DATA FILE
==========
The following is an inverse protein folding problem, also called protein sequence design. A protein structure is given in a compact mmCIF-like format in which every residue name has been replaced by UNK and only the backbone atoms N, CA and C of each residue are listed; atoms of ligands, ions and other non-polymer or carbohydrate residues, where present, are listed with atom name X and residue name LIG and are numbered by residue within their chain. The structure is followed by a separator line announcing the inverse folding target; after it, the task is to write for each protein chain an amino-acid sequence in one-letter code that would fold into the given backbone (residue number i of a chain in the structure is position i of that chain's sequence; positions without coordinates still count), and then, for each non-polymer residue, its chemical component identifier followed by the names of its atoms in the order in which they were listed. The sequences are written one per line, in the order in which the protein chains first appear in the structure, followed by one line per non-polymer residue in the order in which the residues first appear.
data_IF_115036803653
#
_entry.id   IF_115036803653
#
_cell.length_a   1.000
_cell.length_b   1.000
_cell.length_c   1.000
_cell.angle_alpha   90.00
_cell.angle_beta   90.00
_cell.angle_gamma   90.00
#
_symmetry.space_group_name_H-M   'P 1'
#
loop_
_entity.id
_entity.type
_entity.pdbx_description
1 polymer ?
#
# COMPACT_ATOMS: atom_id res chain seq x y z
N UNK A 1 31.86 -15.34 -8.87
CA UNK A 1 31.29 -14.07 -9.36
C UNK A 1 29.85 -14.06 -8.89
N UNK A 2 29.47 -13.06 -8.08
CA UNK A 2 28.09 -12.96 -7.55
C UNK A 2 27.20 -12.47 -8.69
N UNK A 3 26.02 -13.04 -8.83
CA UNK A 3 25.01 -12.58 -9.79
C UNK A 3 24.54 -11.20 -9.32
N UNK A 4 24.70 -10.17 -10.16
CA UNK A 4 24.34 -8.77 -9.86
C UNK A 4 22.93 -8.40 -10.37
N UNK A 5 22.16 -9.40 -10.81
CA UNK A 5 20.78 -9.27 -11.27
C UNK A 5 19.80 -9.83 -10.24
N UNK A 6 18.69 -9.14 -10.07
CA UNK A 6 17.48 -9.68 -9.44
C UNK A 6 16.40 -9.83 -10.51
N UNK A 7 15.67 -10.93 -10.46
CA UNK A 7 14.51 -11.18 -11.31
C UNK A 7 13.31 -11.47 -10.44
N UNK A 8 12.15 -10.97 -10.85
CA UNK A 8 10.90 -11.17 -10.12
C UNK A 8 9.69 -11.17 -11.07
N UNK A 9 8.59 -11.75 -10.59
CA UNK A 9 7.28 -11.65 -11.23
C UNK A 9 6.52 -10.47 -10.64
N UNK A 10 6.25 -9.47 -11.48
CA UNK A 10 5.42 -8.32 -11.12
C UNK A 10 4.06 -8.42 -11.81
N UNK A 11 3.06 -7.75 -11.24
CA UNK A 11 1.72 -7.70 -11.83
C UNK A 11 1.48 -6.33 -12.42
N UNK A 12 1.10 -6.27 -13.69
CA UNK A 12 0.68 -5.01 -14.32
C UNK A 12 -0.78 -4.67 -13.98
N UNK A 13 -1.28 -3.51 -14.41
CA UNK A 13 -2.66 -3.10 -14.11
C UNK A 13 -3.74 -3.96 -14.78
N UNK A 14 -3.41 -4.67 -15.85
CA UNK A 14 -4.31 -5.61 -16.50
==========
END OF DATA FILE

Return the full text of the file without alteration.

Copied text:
The following is an inverse protein folding problem, also called protein sequence design. A protein structure is given in a compact mmCIF-like format in which every residue name has been replaced by UNK and only the backbone atoms N, CA and C of each residue are listed; atoms of ligands, ions and other non-polymer or carbohydrate residues, where present, are listed with atom name X and residue name LIG and are numbered by residue within their chain. The structure is followed by a separator line announcing the inverse folding target; after it, the task is to write for each protein chain an amino-acid sequence in one-letter code that would fold into the given backbone (residue number i of a chain in the structure is position i of that chain's sequence; positions without coordinates still count), and then, for each non-polymer residue, its chemical component identifier followed by the names of its atoms in the order in which they were listed. The sequences are written one per line, in the order in which the protein chains first appear in the structure, followed by one line per non-polymer residue in the order in which the residues first appear.
data_IF_115036803653
#
_entry.id   IF_115036803653
#
_cell.length_a   1.000
_cell.length_b   1.000
_cell.length_c   1.000
_cell.angle_alpha   90.00
_cell.angle_beta   90.00
_cell.angle_gamma   90.00
#
_symmetry.space_group_name_H-M   'P 1'
#
loop_
_entity.id
_entity.type
_entity.pdbx_description
1 polymer ?
#
# COMPACT_ATOMS: atom_id res chain seq x y z
N UNK A 1 31.86 -15.34 -8.87
CA UNK A 1 31.29 -14.07 -9.36
C UNK A 1 29.85 -14.06 -8.89
N UNK A 2 29.47 -13.06 -8.08
CA UNK A 2 28.09 -12.96 -7.55
C UNK A 2 27.20 -12.47 -8.69
N UNK A 3 26.02 -13.04 -8.83
CA UNK A 3 25.01 -12.58 -9.79
C UNK A 3 24.54 -11.20 -9.32
N UNK A 4 24.70 -10.17 -10.16
CA UNK A 4 24.34 -8.77 -9.86
C UNK A 4 22.93 -8.40 -10.37
N UNK A 5 22.16 -9.40 -10.81
CA UNK A 5 20.78 -9.27 -11.27
C UNK A 5 19.80 -9.83 -10.24
N UNK A 6 18.69 -9.14 -10.07
CA UNK A 6 17.48 -9.68 -9.44
C UNK A 6 16.40 -9.83 -10.51
N UNK A 7 15.67 -10.93 -10.46
CA UNK A 7 14.51 -11.18 -11.31
C UNK A 7 13.31 -11.47 -10.44
N UNK A 8 12.15 -10.97 -10.85
CA UNK A 8 10.90 -11.17 -10.12
C UNK A 8 9.69 -11.17 -11.07
N UNK A 9 8.59 -11.75 -10.59
CA UNK A 9 7.28 -11.65 -11.23
C UNK A 9 6.52 -10.47 -10.64
N UNK A 10 6.25 -9.47 -11.48
CA UNK A 10 5.42 -8.32 -11.12
C UNK A 10 4.06 -8.42 -11.81
N UNK A 11 3.06 -7.75 -11.24
CA UNK A 11 1.72 -7.70 -11.83
C UNK A 11 1.48 -6.33 -12.42
N UNK A 12 1.10 -6.27 -13.69
CA UNK A 12 0.68 -5.01 -14.32
C UNK A 12 -0.78 -4.67 -13.98
N UNK A 13 -1.28 -3.51 -14.41
CA UNK A 13 -2.66 -3.10 -14.11
C UNK A 13 -3.74 -3.96 -14.78
N UNK A 14 -3.41 -4.67 -15.85
CA UNK A 14 -4.31 -5.61 -16.50